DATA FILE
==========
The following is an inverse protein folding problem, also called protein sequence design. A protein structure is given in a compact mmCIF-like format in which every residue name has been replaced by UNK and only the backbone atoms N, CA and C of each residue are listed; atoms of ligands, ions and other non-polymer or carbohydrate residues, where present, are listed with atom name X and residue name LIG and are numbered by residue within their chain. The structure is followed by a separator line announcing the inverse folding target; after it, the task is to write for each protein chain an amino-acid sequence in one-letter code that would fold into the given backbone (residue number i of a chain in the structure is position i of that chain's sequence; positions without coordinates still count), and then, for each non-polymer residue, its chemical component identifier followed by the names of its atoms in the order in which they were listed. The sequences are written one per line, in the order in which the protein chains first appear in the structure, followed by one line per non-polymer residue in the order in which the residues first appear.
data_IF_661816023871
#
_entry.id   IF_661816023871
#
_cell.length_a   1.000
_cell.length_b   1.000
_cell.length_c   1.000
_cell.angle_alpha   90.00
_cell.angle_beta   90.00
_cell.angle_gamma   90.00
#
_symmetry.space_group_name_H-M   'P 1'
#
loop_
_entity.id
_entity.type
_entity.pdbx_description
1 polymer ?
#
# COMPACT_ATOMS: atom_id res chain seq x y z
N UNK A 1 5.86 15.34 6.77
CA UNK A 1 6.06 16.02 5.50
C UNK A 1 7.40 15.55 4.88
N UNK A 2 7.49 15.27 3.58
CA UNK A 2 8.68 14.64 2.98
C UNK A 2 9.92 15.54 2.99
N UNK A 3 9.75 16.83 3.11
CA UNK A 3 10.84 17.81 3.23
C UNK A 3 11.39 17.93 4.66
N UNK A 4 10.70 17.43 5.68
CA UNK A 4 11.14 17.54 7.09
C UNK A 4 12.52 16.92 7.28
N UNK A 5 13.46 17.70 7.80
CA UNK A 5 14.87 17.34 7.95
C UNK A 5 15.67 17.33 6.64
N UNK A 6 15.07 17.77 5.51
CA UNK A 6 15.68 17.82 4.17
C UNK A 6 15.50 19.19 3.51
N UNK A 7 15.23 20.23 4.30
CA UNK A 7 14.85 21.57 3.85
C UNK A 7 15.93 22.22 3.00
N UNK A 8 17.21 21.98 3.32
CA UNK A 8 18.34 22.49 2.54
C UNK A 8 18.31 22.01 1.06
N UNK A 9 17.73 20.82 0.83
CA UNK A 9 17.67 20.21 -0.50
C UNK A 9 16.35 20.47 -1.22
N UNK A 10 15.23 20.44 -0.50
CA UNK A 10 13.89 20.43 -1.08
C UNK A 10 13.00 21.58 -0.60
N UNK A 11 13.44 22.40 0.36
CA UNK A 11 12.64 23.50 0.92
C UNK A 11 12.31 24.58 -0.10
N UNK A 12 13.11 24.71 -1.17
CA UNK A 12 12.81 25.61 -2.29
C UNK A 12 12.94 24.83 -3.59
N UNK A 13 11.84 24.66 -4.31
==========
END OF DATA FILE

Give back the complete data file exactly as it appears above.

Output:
The following is an inverse protein folding problem, also called protein sequence design. A protein structure is given in a compact mmCIF-like format in which every residue name has been replaced by UNK and only the backbone atoms N, CA and C of each residue are listed; atoms of ligands, ions and other non-polymer or carbohydrate residues, where present, are listed with atom name X and residue name LIG and are numbered by residue within their chain. The structure is followed by a separator line announcing the inverse folding target; after it, the task is to write for each protein chain an amino-acid sequence in one-letter code that would fold into the given backbone (residue number i of a chain in the structure is position i of that chain's sequence; positions without coordinates still count), and then, for each non-polymer residue, its chemical component identifier followed by the names of its atoms in the order in which they were listed. The sequences are written one per line, in the order in which the protein chains first appear in the structure, followed by one line per non-polymer residue in the order in which the residues first appear.
data_IF_661816023871
#
_entry.id   IF_661816023871
#
_cell.length_a   1.000
_cell.length_b   1.000
_cell.length_c   1.000
_cell.angle_alpha   90.00
_cell.angle_beta   90.00
_cell.angle_gamma   90.00
#
_symmetry.space_group_name_H-M   'P 1'
#
loop_
_entity.id
_entity.type
_entity.pdbx_description
1 polymer ?
#
# COMPACT_ATOMS: atom_id res chain seq x y z
N UNK A 1 5.86 15.34 6.77
CA UNK A 1 6.06 16.02 5.50
C UNK A 1 7.40 15.55 4.88
N UNK A 2 7.49 15.27 3.58
CA UNK A 2 8.68 14.64 2.98
C UNK A 2 9.92 15.54 2.99
N UNK A 3 9.75 16.83 3.11
CA UNK A 3 10.84 17.81 3.23
C UNK A 3 11.39 17.93 4.66
N UNK A 4 10.70 17.43 5.68
CA UNK A 4 11.14 17.54 7.09
C UNK A 4 12.52 16.92 7.28
N UNK A 5 13.46 17.70 7.80
CA UNK A 5 14.87 17.34 7.95
C UNK A 5 15.67 17.33 6.64
N UNK A 6 15.07 17.77 5.51
CA UNK A 6 15.68 17.82 4.17
C UNK A 6 15.50 19.19 3.51
N UNK A 7 15.23 20.23 4.30
CA UNK A 7 14.85 21.57 3.85
C UNK A 7 15.93 22.22 3.00
N UNK A 8 17.21 21.98 3.32
CA UNK A 8 18.34 22.49 2.54
C UNK A 8 18.31 22.01 1.06
N UNK A 9 17.73 20.82 0.83
CA UNK A 9 17.67 20.21 -0.50
C UNK A 9 16.35 20.47 -1.22
N UNK A 10 15.23 20.44 -0.50
CA UNK A 10 13.89 20.43 -1.08
C UNK A 10 13.00 21.58 -0.60
N UNK A 11 13.44 22.40 0.36
CA UNK A 11 12.64 23.50 0.92
C UNK A 11 12.31 24.58 -0.10
N UNK A 12 13.11 24.71 -1.17
CA UNK A 12 12.81 25.61 -2.29
C UNK A 12 12.94 24.83 -3.59
N UNK A 13 11.84 24.66 -4.31